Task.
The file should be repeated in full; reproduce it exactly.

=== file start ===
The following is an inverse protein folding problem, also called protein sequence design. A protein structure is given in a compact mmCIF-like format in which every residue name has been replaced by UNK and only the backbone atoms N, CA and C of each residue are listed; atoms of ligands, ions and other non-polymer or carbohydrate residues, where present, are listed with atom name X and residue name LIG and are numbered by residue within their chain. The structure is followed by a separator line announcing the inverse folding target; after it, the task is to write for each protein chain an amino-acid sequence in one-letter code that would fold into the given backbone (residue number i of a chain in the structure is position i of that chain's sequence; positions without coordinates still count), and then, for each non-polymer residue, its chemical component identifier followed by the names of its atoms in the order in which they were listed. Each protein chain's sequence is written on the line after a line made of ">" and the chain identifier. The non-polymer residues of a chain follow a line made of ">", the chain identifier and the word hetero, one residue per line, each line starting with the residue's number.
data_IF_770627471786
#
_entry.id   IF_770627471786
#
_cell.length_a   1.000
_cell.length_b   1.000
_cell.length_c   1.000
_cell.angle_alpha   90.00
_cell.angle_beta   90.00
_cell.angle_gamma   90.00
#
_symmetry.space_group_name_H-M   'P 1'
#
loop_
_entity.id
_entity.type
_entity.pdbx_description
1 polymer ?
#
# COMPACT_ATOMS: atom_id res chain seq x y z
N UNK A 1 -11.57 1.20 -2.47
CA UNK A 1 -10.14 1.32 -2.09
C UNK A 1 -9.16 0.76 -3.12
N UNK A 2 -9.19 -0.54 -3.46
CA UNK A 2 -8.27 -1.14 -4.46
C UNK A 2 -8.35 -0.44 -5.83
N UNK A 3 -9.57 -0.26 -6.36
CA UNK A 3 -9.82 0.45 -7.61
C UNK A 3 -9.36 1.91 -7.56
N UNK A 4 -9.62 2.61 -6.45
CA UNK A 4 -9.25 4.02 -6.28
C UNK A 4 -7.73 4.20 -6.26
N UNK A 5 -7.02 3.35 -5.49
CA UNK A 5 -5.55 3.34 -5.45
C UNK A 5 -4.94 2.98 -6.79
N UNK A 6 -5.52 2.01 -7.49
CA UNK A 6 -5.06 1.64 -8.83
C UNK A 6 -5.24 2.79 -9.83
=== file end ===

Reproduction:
The following is an inverse protein folding problem, also called protein sequence design. A protein structure is given in a compact mmCIF-like format in which every residue name has been replaced by UNK and only the backbone atoms N, CA and C of each residue are listed; atoms of ligands, ions and other non-polymer or carbohydrate residues, where present, are listed with atom name X and residue name LIG and are numbered by residue within their chain. The structure is followed by a separator line announcing the inverse folding target; after it, the task is to write for each protein chain an amino-acid sequence in one-letter code that would fold into the given backbone (residue number i of a chain in the structure is position i of that chain's sequence; positions without coordinates still count), and then, for each non-polymer residue, its chemical component identifier followed by the names of its atoms in the order in which they were listed. Each protein chain's sequence is written on the line after a line made of ">" and the chain identifier. The non-polymer residues of a chain follow a line made of ">", the chain identifier and the word hetero, one residue per line, each line starting with the residue's number.
data_IF_770627471786
#
_entry.id   IF_770627471786
#
_cell.length_a   1.000
_cell.length_b   1.000
_cell.length_c   1.000
_cell.angle_alpha   90.00
_cell.angle_beta   90.00
_cell.angle_gamma   90.00
#
_symmetry.space_group_name_H-M   'P 1'
#
loop_
_entity.id
_entity.type
_entity.pdbx_description
1 polymer ?
#
# COMPACT_ATOMS: atom_id res chain seq x y z
N UNK A 1 -11.57 1.20 -2.47
CA UNK A 1 -10.14 1.32 -2.09
C UNK A 1 -9.16 0.76 -3.12
N UNK A 2 -9.19 -0.54 -3.46
CA UNK A 2 -8.27 -1.14 -4.46
C UNK A 2 -8.35 -0.44 -5.83
N UNK A 3 -9.57 -0.26 -6.36
CA UNK A 3 -9.82 0.45 -7.61
C UNK A 3 -9.36 1.91 -7.56
N UNK A 4 -9.62 2.61 -6.45
CA UNK A 4 -9.25 4.02 -6.28
C UNK A 4 -7.73 4.20 -6.26
N UNK A 5 -7.02 3.35 -5.49
CA UNK A 5 -5.55 3.34 -5.45
C UNK A 5 -4.94 2.98 -6.79
N UNK A 6 -5.52 2.01 -7.49
CA UNK A 6 -5.06 1.64 -8.83
C UNK A 6 -5.24 2.79 -9.83